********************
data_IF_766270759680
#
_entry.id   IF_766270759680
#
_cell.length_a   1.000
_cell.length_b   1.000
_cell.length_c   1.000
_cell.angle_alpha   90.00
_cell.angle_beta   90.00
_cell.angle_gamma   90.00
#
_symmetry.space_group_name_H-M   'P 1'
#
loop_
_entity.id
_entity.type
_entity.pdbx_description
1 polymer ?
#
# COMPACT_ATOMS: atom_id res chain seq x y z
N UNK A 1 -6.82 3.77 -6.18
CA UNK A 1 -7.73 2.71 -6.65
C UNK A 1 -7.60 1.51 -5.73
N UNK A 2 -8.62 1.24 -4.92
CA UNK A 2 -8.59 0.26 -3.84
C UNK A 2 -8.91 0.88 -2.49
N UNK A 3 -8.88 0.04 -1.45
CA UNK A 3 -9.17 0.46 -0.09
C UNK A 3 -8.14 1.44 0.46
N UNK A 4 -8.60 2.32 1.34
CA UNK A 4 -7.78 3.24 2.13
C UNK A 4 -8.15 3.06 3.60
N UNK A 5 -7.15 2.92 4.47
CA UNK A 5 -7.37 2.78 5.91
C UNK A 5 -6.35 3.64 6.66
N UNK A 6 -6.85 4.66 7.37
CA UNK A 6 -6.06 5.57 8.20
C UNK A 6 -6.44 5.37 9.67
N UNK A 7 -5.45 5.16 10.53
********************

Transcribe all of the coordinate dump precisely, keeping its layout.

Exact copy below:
data_IF_766270759680
#
_entry.id   IF_766270759680
#
_cell.length_a   1.000
_cell.length_b   1.000
_cell.length_c   1.000
_cell.angle_alpha   90.00
_cell.angle_beta   90.00
_cell.angle_gamma   90.00
#
_symmetry.space_group_name_H-M   'P 1'
#
loop_
_entity.id
_entity.type
_entity.pdbx_description
1 polymer ?
#
# COMPACT_ATOMS: atom_id res chain seq x y z
N UNK A 1 -6.82 3.77 -6.18
CA UNK A 1 -7.73 2.71 -6.65
C UNK A 1 -7.60 1.51 -5.73
N UNK A 2 -8.62 1.24 -4.92
CA UNK A 2 -8.59 0.26 -3.84
C UNK A 2 -8.91 0.88 -2.49
N UNK A 3 -8.88 0.04 -1.45
CA UNK A 3 -9.17 0.46 -0.09
C UNK A 3 -8.14 1.44 0.46
N UNK A 4 -8.60 2.32 1.34
CA UNK A 4 -7.78 3.24 2.13
C UNK A 4 -8.15 3.06 3.60
N UNK A 5 -7.15 2.92 4.47
CA UNK A 5 -7.37 2.78 5.91
C UNK A 5 -6.35 3.64 6.66
N UNK A 6 -6.85 4.66 7.37
CA UNK A 6 -6.06 5.57 8.20
C UNK A 6 -6.44 5.37 9.67
N UNK A 7 -5.45 5.16 10.53